One might think that a small private school like Butler University — where the basketball arena can seat 2.5 times the undergraduate enrollment — might be behind the times when it comes to its recycling program. But, that is simply not the case. Greener operations have become a chief initiative in recent years on the 295-acre campus in Indianapolis. Butler has outstanding recycling programs across the board, ranging from the collection of paper, plastic containers, aluminum cans and cardboard, to extensive construction-project recycling efforts. In addition, all buildings constructed on campus since 2010 have been green certified. The university has a designated engineer who makes sure all green projects are done correctly and all recycling efforts are executed properly. That brings us to the Hinkle Fieldhouse, home of the Bulldogs basketball team. Butler has played the Cinderella role in the NCAA postseason more than once, and in basketball-obsessed Indiana, winning equals people in the seats. When the arena was built in 1928, it was the largest basketball arena in the U.S., a title it held onto for 22 years. Multiple renovations in recent decades have reduced the capacity from 15,000 to its present-day 10,000 seats, but that modernization also presented an opportunity to achieve recycling goals easier. Christopher Pierle is the Hinkle Fieldhouse’s Crew Supervisor, and as such, he is tasked with not only helping to facilitate a recycling plan at the arena, but also collecting the recyclables each home game. “Here at Hinkle, we have approximately 30 specially marked custom recycling containers spread out all around for collection of plastic drink bottles and aluminum cans,” Pierle explains. “We received these containers — which are [located across] campus as well — via a grant in 2010/11.” Hinkle Fieldhouse is also home to about 30 paper-recycling containers in the arena office areas and in concourses. Paper products are perhaps the easiest items to recycle at Hinkle and throughout Butler’s campus thanks to a network of drop-off points. “Our Fieldhouse crew separates cardboard daily when collecting trash,” Pierle says. “We have dumpsters for regular trash, and another for cardboard and plastic and aluminum combined, via [local hauler] Ray’s Trash and Recycling Service. For cardboard recycling, we have a huge compactor stationed at our Facilities Management building. In addition, we have Abitibi dumpsters (one at Hinkle and several on campus) to deposit paper only for recycling.” No matter how the Bulldogs fare on the court, Pierle and his team get to work on clean-up after the final buzzer sounds. They recycle as many plastic drink containers and as much paper and cardboard as possible in the short recovery time they are allotted, but still, more help is needed. As Pierle sees it, the more hands collecting recyclables, the better. “Myself and four staff members clean facilities after athletic events,” Pierle says. “We are working with the Student Government Association to have volunteers help after events to collect recyclables. We had 11 sell-outs last season. We expect the same or more this season.”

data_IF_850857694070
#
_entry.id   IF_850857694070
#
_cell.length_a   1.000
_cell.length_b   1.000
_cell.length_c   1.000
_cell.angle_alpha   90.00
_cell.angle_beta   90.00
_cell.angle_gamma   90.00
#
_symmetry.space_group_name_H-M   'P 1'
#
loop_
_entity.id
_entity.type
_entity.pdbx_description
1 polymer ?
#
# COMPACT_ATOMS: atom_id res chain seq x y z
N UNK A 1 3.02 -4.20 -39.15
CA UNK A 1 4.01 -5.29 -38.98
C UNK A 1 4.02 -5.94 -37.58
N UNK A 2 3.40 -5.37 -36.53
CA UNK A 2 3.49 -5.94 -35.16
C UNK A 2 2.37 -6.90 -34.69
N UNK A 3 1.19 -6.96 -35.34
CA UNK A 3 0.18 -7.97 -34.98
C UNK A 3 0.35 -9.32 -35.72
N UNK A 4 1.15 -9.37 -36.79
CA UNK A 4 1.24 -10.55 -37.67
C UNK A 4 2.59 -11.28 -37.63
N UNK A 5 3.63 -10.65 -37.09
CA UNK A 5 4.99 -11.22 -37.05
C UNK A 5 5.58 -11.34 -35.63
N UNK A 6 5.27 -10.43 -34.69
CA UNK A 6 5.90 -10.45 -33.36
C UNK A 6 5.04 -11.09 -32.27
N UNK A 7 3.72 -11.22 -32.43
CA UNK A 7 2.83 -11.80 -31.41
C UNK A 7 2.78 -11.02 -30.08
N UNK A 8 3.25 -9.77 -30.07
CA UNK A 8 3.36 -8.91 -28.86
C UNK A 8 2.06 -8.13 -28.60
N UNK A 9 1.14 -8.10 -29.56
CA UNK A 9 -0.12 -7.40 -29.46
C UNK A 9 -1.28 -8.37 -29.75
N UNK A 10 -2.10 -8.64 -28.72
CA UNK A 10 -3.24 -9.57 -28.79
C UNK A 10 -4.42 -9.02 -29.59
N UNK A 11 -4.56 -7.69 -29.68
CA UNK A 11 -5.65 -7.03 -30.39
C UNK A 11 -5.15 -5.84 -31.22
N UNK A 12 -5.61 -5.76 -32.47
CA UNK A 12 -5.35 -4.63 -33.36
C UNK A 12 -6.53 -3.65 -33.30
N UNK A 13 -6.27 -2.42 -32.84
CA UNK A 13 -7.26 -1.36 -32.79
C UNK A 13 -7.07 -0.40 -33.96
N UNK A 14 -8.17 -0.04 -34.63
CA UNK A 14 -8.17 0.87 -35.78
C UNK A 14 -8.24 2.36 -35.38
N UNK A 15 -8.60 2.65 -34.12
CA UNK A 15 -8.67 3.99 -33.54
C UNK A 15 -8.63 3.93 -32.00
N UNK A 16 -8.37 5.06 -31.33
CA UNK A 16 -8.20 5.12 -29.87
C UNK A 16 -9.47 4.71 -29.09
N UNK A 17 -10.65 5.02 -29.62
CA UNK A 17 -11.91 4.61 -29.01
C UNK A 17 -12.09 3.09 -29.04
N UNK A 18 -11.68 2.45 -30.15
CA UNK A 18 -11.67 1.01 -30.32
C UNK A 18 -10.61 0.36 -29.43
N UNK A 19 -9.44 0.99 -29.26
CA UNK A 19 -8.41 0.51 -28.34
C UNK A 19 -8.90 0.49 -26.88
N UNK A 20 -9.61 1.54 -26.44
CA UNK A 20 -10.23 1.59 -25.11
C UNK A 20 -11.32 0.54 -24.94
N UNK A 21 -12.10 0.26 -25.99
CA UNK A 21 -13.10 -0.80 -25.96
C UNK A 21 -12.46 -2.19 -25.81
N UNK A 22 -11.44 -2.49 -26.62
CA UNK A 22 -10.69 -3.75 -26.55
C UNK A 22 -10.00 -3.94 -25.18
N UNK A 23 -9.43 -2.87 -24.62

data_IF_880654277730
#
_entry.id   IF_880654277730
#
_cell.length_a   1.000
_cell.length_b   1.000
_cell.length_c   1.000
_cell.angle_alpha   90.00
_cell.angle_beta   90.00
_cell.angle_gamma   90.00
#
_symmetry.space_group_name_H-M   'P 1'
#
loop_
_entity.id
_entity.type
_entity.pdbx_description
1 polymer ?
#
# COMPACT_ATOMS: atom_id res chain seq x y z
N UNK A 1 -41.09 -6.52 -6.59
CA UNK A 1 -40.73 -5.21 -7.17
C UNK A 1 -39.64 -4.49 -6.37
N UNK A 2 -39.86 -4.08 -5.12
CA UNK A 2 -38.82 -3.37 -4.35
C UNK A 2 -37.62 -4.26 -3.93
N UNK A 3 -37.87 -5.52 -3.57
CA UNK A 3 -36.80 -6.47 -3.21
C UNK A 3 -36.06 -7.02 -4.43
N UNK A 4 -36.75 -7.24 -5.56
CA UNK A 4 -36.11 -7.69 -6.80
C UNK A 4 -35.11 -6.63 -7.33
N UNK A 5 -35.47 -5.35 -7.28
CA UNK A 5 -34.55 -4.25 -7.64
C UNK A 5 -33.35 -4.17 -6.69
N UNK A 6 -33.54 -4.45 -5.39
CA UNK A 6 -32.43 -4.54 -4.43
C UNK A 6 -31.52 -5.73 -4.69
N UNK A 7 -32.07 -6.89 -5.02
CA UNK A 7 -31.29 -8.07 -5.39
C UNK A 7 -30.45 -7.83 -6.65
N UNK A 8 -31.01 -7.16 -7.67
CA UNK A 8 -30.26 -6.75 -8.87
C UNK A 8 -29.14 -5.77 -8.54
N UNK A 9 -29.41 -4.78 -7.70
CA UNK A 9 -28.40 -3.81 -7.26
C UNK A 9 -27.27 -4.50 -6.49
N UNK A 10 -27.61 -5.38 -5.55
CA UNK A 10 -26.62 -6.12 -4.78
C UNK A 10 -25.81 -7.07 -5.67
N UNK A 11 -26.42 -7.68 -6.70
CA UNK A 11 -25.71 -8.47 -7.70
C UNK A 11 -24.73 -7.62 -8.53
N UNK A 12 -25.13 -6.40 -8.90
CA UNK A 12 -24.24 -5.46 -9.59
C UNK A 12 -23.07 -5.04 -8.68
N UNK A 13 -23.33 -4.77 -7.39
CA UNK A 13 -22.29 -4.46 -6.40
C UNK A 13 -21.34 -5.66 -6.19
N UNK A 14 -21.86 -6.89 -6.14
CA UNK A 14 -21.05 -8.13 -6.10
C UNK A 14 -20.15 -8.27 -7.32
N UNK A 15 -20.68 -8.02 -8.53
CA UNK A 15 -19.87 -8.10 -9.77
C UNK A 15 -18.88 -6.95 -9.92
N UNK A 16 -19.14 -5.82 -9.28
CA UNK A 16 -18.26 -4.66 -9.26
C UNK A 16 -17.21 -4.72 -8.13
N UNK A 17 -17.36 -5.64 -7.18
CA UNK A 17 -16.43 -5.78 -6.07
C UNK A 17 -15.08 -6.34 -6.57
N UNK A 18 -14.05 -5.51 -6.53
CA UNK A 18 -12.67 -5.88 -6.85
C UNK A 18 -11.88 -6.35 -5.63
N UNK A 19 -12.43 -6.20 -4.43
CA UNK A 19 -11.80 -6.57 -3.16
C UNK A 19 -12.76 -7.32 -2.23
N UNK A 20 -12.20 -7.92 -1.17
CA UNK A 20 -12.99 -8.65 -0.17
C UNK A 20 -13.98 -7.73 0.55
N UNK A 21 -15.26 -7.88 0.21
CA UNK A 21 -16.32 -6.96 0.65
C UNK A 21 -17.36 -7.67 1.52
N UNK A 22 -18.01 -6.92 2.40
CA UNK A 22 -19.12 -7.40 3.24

Rebound and Recycle: Greening the Game at Butler
Butler University’s Hinkle Fieldhouse, which seats 10,000, aims to take the next steps toward meeting its recycling goals.